I received an email a few days ago from a blog reader asking me what our children thought of our lifestyle and how they reacted and continue to react to the choices we make each day to not be caught up in the consumer driven society. She was particularly concerned about how her teenagers might react.
We moved from Massachusetts to Vermont when our oldest was eleven, almost twelve, 5 years ago. The two years leading up to the move, I had starting talking a lot with my husband about the possibility for a different kind of life, a more deliberate life where our whole existence didn't depend on a 9 - 5 job. The possibility of connecting with our food and with nature; of using our bodies to build structures and to harvest wood and to work toward our family's economy based on the fruit's of our labors without the constraints of an employer and with the idea of being home-centered.
The children heard this discussion for two years or more. They travelled with us as we drove to Maine and Vermont looking at land and possible cabins. We discussed living in a mobile home on land and living primitively until we built up our own homestead. And even then, we discussed the possibility outhouses and no electricity. We were ready to make a change.
At the same time, I started making our food from scratch and gardening in our suburban plot and we also removed the television (no cable at least). We also talked about how nice it would be for Dad to home with the family more.
In the end, we decided to make a slower transition for our children's sake and we rented a home in Vermont for the first year.
As we had always stressed the importance of family and never were too caught up in lots of outside activities, I think they always had a sense of our priorities - that family was first.
In addition, I started buying less "stuff" for them and started shopping at thrift stores and yard sales and talking to them about the environment and where their "stuff" comes from.
We also talked to them that we felt led by God to move towards this life and that it was ok to be set apart, to be different than most.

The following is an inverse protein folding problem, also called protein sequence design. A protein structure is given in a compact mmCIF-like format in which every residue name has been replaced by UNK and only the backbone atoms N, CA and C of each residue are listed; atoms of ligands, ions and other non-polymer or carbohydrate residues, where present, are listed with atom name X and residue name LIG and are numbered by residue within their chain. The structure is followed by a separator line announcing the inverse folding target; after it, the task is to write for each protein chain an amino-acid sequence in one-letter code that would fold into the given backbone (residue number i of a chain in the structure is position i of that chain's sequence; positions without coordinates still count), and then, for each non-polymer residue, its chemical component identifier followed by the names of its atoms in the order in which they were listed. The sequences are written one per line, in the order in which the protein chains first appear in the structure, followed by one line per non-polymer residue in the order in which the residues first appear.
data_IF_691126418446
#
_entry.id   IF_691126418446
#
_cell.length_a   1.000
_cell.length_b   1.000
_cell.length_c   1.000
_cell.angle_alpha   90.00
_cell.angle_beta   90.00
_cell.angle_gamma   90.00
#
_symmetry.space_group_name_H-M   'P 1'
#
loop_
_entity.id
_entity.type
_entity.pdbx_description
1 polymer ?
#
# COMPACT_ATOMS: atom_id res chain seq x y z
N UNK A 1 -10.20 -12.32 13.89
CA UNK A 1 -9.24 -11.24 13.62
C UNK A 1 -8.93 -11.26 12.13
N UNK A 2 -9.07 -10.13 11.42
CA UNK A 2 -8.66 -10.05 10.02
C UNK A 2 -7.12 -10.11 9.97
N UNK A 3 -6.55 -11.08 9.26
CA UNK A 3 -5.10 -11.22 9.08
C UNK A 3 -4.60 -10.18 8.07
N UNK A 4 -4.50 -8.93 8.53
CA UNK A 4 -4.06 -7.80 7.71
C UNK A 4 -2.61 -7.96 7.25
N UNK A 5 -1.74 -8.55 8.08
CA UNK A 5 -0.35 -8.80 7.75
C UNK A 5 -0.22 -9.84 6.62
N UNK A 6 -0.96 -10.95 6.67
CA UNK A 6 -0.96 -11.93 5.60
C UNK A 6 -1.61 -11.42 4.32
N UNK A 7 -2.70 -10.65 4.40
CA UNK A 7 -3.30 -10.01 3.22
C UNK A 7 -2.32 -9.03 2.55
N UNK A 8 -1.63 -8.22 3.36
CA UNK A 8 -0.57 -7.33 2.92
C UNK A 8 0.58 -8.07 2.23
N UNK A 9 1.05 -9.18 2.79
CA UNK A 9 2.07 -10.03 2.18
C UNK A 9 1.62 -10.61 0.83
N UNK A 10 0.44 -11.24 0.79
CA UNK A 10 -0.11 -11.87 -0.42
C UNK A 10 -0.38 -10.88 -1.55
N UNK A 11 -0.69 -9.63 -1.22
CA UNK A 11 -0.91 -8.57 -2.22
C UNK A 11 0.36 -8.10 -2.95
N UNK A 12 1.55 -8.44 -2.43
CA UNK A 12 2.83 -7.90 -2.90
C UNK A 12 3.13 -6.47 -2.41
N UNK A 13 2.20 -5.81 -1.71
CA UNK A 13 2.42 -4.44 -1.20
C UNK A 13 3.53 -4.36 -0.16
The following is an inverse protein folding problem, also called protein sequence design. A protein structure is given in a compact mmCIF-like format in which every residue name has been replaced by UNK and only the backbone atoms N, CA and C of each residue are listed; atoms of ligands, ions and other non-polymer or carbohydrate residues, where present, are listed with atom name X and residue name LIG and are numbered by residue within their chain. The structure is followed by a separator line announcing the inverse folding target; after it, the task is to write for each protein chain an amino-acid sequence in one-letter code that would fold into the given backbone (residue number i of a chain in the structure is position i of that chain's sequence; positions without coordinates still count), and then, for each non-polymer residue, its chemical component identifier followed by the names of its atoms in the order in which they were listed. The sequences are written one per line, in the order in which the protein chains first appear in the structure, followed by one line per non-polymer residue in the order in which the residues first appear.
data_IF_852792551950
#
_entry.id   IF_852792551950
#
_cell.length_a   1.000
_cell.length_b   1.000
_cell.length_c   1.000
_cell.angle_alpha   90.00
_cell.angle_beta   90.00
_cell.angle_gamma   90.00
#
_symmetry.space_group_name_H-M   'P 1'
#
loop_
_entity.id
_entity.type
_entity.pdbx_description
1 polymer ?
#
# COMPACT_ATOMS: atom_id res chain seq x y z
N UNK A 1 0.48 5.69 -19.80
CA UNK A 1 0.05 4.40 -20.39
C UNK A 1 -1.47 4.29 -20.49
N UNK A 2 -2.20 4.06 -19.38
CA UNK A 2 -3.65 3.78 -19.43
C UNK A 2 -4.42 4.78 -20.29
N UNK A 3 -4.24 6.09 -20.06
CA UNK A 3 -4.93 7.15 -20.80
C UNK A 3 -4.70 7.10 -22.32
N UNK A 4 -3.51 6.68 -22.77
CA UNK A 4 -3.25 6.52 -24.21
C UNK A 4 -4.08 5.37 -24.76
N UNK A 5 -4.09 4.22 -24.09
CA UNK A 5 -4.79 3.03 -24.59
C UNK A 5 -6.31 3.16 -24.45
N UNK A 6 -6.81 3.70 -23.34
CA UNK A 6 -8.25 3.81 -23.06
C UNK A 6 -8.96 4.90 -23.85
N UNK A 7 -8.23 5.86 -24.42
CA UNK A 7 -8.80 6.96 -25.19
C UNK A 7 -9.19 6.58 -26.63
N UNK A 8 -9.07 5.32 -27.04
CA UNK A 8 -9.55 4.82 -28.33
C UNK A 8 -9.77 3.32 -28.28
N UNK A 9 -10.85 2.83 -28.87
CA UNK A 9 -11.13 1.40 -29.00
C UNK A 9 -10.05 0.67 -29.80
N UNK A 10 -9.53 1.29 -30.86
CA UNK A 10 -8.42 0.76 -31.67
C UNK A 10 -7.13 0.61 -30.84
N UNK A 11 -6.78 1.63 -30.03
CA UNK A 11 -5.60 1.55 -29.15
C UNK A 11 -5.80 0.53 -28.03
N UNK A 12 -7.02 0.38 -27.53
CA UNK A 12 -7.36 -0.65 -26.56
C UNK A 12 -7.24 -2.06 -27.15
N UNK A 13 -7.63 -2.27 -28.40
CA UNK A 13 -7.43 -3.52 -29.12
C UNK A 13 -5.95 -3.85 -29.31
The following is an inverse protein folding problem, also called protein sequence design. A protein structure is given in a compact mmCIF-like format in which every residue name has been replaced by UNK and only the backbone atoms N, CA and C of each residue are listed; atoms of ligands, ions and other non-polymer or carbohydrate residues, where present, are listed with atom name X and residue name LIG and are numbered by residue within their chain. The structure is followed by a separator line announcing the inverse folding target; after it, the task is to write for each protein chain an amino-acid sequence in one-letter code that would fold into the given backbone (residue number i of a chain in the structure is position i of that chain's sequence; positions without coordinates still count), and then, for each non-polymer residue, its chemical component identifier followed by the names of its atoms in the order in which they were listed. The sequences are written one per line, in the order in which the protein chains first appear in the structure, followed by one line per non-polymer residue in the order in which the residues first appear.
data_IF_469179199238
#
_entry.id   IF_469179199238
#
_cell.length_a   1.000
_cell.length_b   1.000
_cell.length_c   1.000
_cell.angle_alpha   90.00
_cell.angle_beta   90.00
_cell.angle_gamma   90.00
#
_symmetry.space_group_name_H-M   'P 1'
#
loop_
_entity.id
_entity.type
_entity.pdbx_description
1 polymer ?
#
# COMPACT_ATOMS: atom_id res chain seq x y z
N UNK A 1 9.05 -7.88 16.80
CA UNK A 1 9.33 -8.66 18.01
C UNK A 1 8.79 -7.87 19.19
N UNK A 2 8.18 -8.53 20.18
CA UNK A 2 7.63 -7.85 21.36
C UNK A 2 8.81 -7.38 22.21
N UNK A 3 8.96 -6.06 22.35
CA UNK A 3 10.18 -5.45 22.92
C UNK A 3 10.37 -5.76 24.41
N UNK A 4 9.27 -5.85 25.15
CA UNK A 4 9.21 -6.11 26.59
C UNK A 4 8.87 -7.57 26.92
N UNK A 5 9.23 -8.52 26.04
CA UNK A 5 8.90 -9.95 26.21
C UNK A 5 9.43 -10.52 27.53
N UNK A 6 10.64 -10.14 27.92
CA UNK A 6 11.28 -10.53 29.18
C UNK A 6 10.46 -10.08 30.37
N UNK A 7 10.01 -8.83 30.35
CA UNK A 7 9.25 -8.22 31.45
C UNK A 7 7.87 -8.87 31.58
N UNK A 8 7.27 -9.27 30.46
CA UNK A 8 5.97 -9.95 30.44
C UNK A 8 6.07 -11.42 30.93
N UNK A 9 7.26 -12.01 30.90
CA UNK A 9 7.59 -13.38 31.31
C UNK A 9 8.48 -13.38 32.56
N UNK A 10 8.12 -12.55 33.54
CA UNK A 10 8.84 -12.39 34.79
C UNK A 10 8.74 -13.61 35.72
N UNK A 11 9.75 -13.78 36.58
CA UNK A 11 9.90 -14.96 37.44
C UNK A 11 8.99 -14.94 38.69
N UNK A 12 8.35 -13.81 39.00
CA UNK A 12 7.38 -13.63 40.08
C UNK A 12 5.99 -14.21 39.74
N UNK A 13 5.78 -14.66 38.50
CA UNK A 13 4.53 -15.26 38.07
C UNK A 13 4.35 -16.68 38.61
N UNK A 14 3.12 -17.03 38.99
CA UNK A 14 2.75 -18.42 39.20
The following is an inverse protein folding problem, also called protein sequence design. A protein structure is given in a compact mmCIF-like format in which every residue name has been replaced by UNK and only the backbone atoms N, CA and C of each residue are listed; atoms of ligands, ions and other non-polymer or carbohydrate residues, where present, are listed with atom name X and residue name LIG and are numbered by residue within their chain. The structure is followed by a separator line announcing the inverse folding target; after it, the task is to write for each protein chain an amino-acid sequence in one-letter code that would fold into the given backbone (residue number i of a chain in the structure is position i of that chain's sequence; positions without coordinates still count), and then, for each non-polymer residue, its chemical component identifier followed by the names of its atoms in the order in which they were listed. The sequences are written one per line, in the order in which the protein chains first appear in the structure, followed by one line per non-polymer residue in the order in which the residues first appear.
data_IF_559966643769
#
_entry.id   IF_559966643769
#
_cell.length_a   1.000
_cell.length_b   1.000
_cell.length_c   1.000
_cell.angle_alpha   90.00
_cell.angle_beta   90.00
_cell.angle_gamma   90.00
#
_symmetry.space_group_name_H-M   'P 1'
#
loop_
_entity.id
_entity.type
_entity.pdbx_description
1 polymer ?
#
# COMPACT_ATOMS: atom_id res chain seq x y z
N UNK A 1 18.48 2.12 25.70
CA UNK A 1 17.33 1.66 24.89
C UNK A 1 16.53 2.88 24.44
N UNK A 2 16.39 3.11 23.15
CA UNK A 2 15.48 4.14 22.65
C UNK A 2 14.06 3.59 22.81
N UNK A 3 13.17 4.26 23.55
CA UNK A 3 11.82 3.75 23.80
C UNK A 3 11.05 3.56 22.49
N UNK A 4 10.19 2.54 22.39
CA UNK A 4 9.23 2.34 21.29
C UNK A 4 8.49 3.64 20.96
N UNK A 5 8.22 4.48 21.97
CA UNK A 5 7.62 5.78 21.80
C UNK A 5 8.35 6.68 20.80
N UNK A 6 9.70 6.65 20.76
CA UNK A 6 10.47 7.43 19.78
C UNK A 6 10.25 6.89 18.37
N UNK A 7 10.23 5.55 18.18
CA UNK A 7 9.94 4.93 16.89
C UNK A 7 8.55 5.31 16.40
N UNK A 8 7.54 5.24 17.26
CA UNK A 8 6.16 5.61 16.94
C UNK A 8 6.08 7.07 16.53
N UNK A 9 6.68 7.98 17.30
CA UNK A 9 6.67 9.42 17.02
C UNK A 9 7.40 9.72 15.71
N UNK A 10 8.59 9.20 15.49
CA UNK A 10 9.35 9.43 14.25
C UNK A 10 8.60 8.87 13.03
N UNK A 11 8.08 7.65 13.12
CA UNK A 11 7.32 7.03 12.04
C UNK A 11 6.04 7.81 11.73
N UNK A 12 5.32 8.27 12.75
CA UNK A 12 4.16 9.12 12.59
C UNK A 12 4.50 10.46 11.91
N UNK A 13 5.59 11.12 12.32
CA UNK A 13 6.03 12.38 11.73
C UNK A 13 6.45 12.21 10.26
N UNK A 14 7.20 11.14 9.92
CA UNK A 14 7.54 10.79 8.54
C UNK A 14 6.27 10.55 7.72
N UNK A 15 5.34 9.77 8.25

When we moved from the village rental in Vermont to leased land in an old mobile home we purchased where electricity wasn't available unless we spent $2,000 (which we didn't want to do since this still wasn't "our" land), we talked about the differences. At this point, the oldest boys were 13, 11, and 9. We downsized dramatically. The children rarely questioned anything. I think that because Michael (my husband) and I felt in our hearts that we were working towards what was best for our family, the children sense that. Even without electricity, I can honestly say that there were very few complaints. I kept a positive spirit and I truly think that is they key, children sense their parent's feelings.
After being in our rustic cottage (with electricity), the children talk postively about our two years without it and of sitting together by lantern light. In response, we only have one lamp in each room and we use lantern light on our supper table to keep the evenings more naturally lit without too many artificial lights.
Even now when Thomas (now 16, almost 17) walked past me as I was typing this post, he asked me how the business was going and I shared what I was writing about, his response was, "What do you mean? We have lots of things." Then he thought about it a bit, and said, "Well, I guess if you go to some of our friends homes and compare what they have to what we have, but... I still think we have plenty."
So, I think the answer is to talk honestly to your older children. Set goals. Make sure you feel clear in your heart. And, make the changes gently and slowly. Children, no matter what age, look to their parents for guidance.